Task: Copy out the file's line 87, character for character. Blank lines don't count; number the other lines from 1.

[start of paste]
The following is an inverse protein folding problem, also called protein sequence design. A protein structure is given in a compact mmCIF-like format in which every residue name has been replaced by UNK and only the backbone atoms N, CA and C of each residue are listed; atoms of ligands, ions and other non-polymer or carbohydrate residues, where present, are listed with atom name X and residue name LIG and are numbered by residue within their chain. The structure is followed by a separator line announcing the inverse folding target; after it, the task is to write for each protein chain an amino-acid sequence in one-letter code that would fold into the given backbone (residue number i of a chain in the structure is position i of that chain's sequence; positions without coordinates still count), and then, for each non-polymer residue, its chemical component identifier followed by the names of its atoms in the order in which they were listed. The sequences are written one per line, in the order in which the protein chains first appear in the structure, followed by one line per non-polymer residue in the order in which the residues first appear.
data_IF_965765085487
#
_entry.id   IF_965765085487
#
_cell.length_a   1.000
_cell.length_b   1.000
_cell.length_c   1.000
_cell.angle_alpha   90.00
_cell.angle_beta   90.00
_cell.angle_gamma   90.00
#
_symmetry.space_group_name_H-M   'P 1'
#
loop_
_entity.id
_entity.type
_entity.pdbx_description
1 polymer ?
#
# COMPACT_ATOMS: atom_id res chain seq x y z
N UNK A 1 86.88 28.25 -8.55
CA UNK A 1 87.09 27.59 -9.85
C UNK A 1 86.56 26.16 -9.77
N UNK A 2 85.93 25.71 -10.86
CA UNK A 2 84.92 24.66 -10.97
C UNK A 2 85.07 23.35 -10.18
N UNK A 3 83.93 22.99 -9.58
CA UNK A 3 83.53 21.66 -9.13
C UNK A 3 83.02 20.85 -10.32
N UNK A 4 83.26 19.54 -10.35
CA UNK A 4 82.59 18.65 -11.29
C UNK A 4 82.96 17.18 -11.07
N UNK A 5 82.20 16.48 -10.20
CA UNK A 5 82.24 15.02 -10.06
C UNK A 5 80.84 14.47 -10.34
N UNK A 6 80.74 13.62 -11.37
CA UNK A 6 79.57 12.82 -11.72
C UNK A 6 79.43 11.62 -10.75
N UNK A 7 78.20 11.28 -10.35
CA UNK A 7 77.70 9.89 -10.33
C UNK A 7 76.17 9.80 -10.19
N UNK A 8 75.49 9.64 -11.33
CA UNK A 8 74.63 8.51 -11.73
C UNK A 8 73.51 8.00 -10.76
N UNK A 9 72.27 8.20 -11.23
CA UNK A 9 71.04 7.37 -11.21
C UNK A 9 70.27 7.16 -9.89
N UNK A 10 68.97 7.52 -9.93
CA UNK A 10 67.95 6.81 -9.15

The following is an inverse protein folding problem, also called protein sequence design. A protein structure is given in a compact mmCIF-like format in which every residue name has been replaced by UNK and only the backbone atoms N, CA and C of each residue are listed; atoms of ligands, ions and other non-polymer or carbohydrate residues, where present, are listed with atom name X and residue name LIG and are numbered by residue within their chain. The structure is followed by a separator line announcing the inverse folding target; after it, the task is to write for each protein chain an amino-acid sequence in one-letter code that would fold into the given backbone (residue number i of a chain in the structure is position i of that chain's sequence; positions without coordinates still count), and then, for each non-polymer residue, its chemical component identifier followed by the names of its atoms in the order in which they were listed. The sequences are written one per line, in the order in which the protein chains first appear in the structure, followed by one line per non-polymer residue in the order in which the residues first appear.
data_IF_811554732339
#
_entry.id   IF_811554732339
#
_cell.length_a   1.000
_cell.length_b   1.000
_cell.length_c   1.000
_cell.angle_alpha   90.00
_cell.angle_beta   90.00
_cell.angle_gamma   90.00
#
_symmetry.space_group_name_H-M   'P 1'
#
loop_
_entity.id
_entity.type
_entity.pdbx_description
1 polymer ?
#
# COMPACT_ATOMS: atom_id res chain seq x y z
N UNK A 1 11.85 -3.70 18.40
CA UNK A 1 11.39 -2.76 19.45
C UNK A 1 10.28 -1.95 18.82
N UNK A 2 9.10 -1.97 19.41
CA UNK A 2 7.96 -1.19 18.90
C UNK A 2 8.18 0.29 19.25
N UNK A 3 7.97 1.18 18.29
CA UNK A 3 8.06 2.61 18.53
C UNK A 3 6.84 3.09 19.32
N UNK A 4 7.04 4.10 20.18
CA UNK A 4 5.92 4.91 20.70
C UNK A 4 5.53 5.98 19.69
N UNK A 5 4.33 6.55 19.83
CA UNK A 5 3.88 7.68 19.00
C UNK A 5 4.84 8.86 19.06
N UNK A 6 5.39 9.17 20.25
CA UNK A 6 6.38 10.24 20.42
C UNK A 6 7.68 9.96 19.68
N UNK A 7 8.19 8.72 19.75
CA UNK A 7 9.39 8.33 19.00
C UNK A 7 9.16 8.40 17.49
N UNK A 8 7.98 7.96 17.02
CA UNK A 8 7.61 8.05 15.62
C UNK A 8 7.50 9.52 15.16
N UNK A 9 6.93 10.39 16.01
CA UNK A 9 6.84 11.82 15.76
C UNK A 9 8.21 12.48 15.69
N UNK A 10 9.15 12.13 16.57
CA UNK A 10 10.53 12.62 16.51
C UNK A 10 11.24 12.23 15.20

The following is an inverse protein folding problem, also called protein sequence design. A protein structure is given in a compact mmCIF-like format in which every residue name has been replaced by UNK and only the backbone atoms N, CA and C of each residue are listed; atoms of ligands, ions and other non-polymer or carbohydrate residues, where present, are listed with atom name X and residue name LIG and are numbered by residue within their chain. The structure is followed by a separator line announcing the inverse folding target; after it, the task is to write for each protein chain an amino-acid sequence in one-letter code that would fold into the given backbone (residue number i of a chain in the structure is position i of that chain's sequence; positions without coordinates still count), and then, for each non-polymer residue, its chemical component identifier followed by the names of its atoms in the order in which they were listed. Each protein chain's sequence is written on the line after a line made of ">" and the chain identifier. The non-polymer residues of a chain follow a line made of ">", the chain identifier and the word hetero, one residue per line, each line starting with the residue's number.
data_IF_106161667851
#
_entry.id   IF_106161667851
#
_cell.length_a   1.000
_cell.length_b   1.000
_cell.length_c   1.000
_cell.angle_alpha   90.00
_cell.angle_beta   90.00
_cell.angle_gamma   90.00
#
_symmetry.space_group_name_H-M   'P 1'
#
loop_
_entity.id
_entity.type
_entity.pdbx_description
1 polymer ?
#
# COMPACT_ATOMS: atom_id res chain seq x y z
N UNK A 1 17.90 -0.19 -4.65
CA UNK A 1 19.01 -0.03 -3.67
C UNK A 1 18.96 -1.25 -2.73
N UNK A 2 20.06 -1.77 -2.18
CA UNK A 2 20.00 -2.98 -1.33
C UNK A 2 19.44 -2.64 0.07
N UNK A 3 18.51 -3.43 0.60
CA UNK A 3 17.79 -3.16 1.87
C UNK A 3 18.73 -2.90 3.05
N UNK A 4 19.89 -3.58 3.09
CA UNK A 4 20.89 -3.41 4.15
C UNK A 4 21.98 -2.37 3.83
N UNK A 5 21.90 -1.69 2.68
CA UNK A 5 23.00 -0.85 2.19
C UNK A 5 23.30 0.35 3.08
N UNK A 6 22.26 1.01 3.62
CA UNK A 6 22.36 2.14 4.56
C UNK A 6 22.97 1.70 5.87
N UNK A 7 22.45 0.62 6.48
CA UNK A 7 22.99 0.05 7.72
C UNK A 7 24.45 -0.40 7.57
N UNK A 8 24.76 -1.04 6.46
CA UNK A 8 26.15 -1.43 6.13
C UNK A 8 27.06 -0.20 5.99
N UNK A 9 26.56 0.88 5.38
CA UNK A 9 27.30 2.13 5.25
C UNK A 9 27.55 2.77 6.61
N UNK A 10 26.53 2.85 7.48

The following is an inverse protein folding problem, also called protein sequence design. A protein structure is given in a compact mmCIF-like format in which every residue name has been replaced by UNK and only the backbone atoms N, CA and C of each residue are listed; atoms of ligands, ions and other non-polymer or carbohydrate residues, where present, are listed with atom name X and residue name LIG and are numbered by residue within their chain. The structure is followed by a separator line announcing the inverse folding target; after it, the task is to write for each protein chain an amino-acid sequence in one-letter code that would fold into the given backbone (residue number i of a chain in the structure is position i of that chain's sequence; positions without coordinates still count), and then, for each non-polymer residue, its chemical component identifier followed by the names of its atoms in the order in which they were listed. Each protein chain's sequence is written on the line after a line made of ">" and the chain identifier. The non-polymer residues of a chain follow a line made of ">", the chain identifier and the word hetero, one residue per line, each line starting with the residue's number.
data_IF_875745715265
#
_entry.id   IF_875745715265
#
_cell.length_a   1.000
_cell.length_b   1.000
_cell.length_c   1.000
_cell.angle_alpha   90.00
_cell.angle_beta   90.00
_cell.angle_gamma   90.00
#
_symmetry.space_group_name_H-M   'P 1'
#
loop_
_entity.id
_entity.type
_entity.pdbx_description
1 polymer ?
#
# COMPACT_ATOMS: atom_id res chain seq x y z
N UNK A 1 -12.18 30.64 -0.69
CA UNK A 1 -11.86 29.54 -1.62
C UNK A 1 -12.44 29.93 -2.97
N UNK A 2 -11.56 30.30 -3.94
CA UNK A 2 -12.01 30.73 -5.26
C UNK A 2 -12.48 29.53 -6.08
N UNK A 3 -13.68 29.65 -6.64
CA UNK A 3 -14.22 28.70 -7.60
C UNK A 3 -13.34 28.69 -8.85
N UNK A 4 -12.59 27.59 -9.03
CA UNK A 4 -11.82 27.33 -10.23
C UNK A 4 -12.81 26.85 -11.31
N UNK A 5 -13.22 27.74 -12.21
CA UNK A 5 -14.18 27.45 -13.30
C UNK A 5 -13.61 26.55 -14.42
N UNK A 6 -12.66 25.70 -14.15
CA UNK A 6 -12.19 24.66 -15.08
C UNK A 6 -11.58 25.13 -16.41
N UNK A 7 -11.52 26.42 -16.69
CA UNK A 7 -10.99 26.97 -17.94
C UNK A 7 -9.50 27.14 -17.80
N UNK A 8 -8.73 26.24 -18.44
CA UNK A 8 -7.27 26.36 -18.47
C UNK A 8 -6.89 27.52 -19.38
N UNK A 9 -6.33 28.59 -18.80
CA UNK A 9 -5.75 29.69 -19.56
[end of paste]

N UNK A 6 5.39 9.17 20.25